Allspirit Website:
Group homepage:

Gloria Lee

"We all were alive in our grandmother's womb...."

The following is an excerpt from a "New Dimensions" radio program featuring master percussionist and performer Layne Redmond. She teaches workshops and performs internationally, powerfully blending ritual with virtuoso playing. She is the author of When the Drummers Were Women (Three Rivers Press 1997). This program was hosted by New Dimensions' Associate Producer Jeff Wessman.

Jeff Wessman: Layne, you speak of the drum as an archetypal image.

Layne Redmond: I believe it is the oldest instrument. The frame drum is an archetypal idea. It turns up over and over again in many cultures throughout the world, in all time periods. I think of it as an emitting artifact because it sounds the same as it did at least 8,000 years ago when we first see it depicted on a wall painting in Çatal Hüyük in ancient Turkey. It is exactly the same-a skin stretched over a hoop. So I know that when I play the frame drum, it sounds the same as it did thousands of years ago. So it is very archetypal; yet the hand technique that is played on it in different cultures can be very, very complex. I focused on studying the hand technique. There is a tradition in which the frame drum is played with a stick, but I concentrate on the hand technique. I've only been able to master a few of the techniques. There are so many that I could spend a number of lifetimes trying to learn them all.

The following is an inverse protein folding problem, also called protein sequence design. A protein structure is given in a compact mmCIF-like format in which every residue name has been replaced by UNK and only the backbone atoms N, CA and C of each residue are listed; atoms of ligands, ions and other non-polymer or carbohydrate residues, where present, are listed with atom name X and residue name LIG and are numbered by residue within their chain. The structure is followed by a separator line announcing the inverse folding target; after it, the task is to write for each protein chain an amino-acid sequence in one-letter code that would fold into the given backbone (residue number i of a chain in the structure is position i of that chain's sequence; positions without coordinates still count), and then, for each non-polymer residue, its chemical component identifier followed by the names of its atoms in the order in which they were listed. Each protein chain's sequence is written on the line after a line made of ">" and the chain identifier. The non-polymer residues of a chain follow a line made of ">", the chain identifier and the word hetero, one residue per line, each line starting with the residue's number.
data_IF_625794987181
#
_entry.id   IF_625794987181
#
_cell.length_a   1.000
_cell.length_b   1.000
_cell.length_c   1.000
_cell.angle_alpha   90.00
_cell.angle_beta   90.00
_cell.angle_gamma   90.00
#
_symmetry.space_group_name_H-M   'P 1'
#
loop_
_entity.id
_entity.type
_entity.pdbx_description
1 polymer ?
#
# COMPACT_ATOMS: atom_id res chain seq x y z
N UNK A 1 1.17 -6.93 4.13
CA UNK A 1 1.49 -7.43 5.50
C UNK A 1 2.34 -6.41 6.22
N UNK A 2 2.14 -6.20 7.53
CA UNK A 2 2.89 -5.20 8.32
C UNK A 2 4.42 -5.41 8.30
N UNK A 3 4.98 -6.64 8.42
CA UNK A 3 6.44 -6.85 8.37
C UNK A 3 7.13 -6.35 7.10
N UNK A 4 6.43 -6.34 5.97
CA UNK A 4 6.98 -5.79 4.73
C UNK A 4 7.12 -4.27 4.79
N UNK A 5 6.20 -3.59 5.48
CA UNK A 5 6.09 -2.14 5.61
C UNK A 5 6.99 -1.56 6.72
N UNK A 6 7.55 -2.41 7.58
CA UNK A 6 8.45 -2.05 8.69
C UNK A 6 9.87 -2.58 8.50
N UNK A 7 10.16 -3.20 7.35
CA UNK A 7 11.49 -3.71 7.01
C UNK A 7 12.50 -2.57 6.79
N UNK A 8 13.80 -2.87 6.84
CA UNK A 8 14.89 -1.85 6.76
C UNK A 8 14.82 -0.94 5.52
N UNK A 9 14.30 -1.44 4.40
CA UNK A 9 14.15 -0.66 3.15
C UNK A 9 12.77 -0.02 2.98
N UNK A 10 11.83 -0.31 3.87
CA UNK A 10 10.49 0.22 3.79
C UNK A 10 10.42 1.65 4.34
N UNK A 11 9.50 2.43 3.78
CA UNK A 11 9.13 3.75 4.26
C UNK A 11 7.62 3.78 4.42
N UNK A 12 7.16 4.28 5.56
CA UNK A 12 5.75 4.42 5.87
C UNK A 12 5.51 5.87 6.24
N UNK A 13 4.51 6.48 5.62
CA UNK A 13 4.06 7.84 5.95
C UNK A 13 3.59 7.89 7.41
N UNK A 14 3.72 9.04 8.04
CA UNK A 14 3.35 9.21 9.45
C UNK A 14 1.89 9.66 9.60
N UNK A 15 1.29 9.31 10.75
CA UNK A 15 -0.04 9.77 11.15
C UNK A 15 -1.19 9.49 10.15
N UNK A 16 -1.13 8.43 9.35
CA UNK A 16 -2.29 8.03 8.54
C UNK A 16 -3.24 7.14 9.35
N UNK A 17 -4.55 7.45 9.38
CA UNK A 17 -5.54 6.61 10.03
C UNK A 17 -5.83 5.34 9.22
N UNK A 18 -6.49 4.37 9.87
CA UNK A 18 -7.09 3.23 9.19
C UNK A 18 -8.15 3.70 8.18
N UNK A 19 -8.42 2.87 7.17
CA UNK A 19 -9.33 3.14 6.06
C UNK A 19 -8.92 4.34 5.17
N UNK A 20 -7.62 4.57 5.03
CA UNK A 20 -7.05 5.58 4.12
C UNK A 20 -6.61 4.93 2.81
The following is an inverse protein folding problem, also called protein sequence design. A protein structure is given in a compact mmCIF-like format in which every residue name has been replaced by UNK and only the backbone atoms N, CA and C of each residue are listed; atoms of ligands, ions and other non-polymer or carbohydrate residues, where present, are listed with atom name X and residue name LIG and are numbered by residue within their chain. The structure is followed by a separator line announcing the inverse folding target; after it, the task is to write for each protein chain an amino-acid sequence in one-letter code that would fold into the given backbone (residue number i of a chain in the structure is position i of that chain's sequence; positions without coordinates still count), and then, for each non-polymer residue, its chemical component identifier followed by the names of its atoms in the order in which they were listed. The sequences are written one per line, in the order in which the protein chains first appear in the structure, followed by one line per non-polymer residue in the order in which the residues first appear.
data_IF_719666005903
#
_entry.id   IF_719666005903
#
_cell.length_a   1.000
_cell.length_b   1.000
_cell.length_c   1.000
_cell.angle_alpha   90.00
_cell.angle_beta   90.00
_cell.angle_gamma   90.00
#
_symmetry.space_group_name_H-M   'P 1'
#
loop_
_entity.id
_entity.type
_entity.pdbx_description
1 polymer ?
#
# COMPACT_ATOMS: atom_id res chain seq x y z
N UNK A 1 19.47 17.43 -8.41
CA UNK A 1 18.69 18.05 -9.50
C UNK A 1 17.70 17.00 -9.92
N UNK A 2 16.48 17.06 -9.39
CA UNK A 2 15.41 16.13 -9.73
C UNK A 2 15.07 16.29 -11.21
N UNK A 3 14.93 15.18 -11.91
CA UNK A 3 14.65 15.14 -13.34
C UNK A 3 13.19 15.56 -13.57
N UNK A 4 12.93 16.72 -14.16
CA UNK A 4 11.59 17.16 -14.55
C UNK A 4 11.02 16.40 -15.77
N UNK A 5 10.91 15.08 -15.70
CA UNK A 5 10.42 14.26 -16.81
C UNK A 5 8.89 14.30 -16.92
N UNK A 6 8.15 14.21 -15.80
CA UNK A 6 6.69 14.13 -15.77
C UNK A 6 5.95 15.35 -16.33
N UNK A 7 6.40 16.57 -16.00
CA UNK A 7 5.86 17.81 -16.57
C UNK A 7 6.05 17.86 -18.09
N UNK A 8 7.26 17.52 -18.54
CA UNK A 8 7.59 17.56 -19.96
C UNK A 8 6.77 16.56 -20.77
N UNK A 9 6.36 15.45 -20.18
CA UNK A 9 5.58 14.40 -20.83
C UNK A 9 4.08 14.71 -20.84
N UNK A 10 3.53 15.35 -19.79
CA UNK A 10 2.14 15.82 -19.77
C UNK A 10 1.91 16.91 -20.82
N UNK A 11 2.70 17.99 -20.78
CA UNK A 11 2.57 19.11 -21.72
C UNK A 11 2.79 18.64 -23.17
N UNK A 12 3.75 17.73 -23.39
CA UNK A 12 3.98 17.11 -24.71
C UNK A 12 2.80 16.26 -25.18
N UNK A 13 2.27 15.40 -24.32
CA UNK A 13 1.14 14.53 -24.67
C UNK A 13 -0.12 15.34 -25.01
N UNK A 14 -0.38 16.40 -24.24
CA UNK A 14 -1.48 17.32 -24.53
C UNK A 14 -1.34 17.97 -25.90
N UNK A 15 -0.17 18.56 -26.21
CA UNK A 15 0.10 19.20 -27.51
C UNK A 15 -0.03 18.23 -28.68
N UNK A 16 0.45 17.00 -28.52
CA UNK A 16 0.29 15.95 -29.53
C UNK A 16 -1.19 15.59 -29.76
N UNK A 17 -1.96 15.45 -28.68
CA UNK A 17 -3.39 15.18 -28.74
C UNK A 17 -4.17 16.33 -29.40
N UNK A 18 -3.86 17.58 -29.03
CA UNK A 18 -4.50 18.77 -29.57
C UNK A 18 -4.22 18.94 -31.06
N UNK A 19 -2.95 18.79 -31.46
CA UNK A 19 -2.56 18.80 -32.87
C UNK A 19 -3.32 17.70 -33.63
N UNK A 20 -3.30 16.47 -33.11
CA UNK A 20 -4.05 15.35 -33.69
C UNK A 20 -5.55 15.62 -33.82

As I studied the designs and images painted on the frame drum, I realized that many of the designs represented the womb of the Goddess. Many of the drums were painted red, the color of blood.

Last night I opened the concert with the first sound that you ever hear, the sound of your mother's blood pulsing through her arteries. You actually don't hear her heartbeat; you hear the sound of the blood gushing. I have come to realize that is why all the goddesses in ancient art were holding the frame drum.